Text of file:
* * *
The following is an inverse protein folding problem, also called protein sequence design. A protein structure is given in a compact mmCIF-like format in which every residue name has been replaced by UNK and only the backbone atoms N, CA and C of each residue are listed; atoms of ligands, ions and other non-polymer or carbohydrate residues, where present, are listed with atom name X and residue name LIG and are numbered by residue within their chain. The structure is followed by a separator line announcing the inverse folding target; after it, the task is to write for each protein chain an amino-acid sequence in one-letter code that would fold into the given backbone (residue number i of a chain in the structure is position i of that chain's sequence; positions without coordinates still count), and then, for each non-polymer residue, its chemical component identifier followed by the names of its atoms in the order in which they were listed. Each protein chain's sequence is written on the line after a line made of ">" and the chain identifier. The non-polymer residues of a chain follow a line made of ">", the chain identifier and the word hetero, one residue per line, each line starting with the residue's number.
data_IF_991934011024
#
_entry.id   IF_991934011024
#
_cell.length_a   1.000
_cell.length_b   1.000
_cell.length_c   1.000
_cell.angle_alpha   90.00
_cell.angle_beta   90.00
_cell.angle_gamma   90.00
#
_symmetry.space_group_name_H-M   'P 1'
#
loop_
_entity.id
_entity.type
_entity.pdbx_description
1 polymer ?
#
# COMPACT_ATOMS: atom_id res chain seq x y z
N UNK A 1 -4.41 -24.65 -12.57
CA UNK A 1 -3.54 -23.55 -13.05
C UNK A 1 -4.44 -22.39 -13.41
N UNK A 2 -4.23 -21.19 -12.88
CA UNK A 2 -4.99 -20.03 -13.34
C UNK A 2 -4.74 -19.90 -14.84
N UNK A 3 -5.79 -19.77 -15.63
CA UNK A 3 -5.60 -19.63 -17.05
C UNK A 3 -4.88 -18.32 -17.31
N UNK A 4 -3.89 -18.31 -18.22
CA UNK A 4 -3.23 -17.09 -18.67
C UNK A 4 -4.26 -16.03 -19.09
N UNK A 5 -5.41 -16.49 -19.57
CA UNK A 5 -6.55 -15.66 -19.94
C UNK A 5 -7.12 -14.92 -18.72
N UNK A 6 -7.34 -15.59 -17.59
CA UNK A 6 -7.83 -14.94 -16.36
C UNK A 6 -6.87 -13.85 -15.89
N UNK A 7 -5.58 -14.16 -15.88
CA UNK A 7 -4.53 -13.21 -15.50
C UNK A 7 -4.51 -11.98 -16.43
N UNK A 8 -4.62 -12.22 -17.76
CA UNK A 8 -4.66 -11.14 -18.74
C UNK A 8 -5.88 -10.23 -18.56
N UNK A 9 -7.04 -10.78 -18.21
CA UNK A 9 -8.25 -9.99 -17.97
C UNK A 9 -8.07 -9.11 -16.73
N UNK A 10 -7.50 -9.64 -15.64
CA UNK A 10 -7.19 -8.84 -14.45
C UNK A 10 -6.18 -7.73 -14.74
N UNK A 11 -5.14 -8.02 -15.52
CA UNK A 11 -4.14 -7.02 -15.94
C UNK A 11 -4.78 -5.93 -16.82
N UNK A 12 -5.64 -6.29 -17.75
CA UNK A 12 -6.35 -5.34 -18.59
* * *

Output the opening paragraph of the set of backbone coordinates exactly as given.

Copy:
The following is an inverse protein folding problem, also called protein sequence design. A protein structure is given in a compact mmCIF-like format in which every residue name has been replaced by UNK and only the backbone atoms N, CA and C of each residue are listed; atoms of ligands, ions and other non-polymer or carbohydrate residues, where present, are listed with atom name X and residue name LIG and are numbered by residue within their chain. The structure is followed by a separator line announcing the inverse folding target; after it, the task is to write for each protein chain an amino-acid sequence in one-letter code that would fold into the given backbone (residue number i of a chain in the structure is position i of that chain's sequence; positions without coordinates still count), and then, for each non-polymer residue, its chemical component identifier followed by the names of its atoms in the order in which they were listed. Each protein chain's sequence is written on the line after a line made of ">" and the chain identifier. The non-polymer residues of a chain follow a line made of ">", the chain identifier and the word hetero, one residue per line, each line starting with the residue's number.